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Midwest aluminum premiums dip amid hesitancy

Keywords: Tags  Midwest premium, aluminum, P1020, contract negotiations, warehouse, London Metal Exchange, LME, Michael Cowden


CHICAGO — Midwest aluminum premiums weakened this week as a quiet market and uncertainty about London Metal Exchange warehousing rules continued to push prices down.

Also dogging the market were wide bid-ask spreads, with some buyers reportedly seeking premiums as low as 9 to 9.5 cents per pound while sellers were pushing for 10.25 to 10.5 cents, market sources said.

"It’s pretty quiet. I’ve seen some interest, but it’s tough to get anything done," one trader said. "The bids are below market value, and the offer side is a little high unless you need something prompt."

AMM’s spot P1020 aluminum premium range narrowed to 10 to 10.5 cents per pound Sept. 11 from 10 to 11 cents previously.

Some market sources said premiums were at or near bottom due to support from contangos on the LME and proposed changes to LME warehousing rules. Moreover, capacity cuts already implemented or anticipated should further bolster prices and premiums, they said.

The LME proposals aim to cut long lines for metal in congested warehouse locations ( amm.com, July 1).

But others sources said premiums would continue to slide until the impact of the LME rules was clear, especially given the large volumes of aluminum in LME warehouses and even greater amounts in non-registered sheds, adding that announced capacity cuts are not enough to bolster prices or premiums as smelters look for better power deals to remain in production instead of trimming output.

Wide bid-ask spreads for future business suggest divergent outlooks for late 2013 and 2014, market sources said, although they also could result from posturing ahead of contract negotiations expected to take place at the Institute of Scrap Recycling Industries’ Commodities Roundtable Forum in Chicago Sept. 16-18 and AMM sister publication Metal Bulletin’s International Aluminium Conference in Geneva Sept. 17-19, sources said.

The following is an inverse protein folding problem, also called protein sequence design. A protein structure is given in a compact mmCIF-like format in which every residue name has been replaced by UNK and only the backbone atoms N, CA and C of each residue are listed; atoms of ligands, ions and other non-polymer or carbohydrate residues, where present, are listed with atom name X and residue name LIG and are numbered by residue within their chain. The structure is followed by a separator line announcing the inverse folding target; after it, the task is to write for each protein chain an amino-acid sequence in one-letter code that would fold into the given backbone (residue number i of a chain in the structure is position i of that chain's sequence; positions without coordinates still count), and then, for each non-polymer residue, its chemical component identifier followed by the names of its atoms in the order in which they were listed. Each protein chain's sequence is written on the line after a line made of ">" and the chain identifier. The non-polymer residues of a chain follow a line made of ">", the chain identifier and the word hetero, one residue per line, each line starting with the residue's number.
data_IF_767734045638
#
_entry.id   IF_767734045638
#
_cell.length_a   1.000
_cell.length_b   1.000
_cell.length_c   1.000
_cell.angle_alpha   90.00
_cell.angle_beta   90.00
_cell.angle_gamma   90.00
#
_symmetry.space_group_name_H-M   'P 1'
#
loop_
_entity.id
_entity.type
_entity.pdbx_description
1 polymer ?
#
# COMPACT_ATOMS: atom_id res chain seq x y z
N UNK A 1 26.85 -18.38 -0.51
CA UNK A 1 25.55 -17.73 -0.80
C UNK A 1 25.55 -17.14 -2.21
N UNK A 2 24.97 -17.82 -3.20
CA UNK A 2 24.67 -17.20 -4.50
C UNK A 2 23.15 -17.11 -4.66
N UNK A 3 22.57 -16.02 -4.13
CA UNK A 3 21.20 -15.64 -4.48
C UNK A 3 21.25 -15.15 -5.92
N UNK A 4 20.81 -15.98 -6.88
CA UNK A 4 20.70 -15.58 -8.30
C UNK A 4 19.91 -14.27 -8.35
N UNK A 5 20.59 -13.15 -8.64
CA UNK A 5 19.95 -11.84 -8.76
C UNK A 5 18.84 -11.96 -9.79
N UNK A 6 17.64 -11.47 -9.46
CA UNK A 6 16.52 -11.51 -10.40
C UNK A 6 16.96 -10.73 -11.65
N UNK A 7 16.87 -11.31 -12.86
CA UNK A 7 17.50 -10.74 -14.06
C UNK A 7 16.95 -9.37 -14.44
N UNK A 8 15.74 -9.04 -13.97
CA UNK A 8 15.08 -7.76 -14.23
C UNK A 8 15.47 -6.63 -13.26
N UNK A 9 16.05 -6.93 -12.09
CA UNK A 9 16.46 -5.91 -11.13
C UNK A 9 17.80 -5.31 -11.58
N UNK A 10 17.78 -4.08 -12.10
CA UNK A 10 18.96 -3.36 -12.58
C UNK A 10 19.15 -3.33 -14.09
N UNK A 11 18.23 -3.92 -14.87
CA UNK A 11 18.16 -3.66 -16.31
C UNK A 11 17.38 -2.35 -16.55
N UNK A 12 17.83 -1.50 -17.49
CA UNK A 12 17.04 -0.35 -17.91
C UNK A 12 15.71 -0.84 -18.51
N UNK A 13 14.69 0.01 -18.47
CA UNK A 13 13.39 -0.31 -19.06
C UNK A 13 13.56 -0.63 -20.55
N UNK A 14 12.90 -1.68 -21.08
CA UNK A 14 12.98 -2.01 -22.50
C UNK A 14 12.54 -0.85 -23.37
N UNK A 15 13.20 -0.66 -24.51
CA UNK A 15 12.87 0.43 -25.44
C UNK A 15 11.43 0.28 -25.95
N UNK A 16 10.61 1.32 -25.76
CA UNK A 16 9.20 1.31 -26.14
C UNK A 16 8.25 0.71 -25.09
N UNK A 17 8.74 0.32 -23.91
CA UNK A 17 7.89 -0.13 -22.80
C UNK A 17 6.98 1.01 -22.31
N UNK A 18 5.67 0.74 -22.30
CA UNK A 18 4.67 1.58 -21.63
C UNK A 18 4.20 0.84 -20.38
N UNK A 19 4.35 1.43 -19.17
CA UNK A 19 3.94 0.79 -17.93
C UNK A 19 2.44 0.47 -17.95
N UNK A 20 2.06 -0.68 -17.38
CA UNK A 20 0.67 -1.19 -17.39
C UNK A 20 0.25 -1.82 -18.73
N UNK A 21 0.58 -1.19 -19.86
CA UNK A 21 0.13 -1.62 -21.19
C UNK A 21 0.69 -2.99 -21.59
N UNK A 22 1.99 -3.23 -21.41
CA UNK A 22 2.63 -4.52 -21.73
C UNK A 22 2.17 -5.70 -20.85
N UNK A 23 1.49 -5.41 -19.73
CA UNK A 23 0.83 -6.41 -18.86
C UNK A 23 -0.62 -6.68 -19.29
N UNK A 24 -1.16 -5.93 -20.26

"To draw a weird analogy, everyone is afraid to ask the girl across the gym whether she wants to dance," a second trader said. "Do you ask for 2 cents lower and risk not getting it or go to the next-best-looking deal?"

Other market sources blasted each other for trying to influence the market by selectively reporting transactions to trade publications, with some sellers, for example, said to be divulging only small-volume deals concluded at higher premiums and keeping bigger transactions at discounted premiums close to the vest.

"People are long and talking their books now. And if they do deals below 10.25 (cents) they’re not going to report those deals; they’re only going to report the 50-tonne deal they did at 10.5 (cents)," a third trader said. The lack of transparency is creating uncertainty in the market and hindering business, he said. "This thing (Midwest premium) is going down. That’s what it comes down to. We can all be in denial. But it’s coming down."

The stalemate also comes as smelters are reported to be increasingly willing to talk to retail customers again instead of looking to sell primarily to traders and warehouses, market players said. "It was predictable. The warehouses were big customers. And now (smelters) have to find another outlet for (metal)," a consumer source said, noting that the change comes as attractive premiums offered to producers by warehouses had all but disappeared.

Smelters rarely acknowledge that they might have ignored former customers while devoting tonnage largely to traders or warehouses, the consumer source said. "But we all know that when you tried to deal directly with them, it was difficult to put together anything that was in any way reasonable."


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